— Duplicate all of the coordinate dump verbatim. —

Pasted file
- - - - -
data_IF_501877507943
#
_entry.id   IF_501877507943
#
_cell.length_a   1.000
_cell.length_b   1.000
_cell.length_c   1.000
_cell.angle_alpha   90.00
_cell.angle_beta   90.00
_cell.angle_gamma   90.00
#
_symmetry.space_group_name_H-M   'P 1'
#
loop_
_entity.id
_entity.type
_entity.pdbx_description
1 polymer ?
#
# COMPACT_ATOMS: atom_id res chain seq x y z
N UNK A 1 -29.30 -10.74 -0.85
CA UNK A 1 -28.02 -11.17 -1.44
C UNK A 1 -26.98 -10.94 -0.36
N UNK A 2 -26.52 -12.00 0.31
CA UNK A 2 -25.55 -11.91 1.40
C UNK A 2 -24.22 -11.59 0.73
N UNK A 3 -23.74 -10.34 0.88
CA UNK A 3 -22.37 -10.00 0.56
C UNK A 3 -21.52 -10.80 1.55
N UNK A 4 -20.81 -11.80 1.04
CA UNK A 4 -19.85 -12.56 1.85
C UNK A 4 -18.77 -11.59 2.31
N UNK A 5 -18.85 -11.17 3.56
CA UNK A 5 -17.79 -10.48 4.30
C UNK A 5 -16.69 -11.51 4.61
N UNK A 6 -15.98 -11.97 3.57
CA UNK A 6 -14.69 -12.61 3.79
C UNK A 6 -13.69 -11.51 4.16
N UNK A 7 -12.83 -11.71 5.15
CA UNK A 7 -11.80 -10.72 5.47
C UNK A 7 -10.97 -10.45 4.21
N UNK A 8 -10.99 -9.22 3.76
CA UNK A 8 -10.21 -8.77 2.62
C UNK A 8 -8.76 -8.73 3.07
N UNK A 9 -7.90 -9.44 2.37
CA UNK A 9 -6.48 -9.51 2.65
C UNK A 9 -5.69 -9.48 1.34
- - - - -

data_IF_501877507943
#
_entry.id   IF_501877507943
#
_cell.length_a   1.000
_cell.length_b   1.000
_cell.length_c   1.000
_cell.angle_alpha   90.00
_cell.angle_beta   90.00
_cell.angle_gamma   90.00
#
_symmetry.space_group_name_H-M   'P 1'
#
loop_
_entity.id
_entity.type
_entity.pdbx_description
1 polymer ?
#
# COMPACT_ATOMS: atom_id res chain seq x y z
N UNK A 1 -29.30 -10.74 -0.85
CA UNK A 1 -28.02 -11.17 -1.44
C UNK A 1 -26.98 -10.94 -0.36
N UNK A 2 -26.52 -12.00 0.31
CA UNK A 2 -25.55 -11.91 1.40
C UNK A 2 -24.22 -11.59 0.73
N UNK A 3 -23.74 -10.34 0.88
CA UNK A 3 -22.37 -10.00 0.56
C UNK A 3 -21.52 -10.80 1.55
N UNK A 4 -20.81 -11.80 1.04
CA UNK A 4 -19.85 -12.56 1.85
C UNK A 4 -18.77 -11.59 2.31
N UNK A 5 -18.85 -11.17 3.56
CA UNK A 5 -17.79 -10.48 4.30
C UNK A 5 -16.69 -11.51 4.61
N UNK A 6 -15.98 -11.97 3.57
CA UNK A 6 -14.69 -12.61 3.79
C UNK A 6 -13.69 -11.51 4.16
N UNK A 7 -12.83 -11.71 5.15
CA UNK A 7 -11.80 -10.72 5.47
C UNK A 7 -10.97 -10.45 4.21
N UNK A 8 -10.99 -9.22 3.76
CA UNK A 8 -10.21 -8.77 2.62
C UNK A 8 -8.76 -8.73 3.07
N UNK A 9 -7.90 -9.44 2.37
CA UNK A 9 -6.48 -9.51 2.65
C UNK A 9 -5.69 -9.48 1.34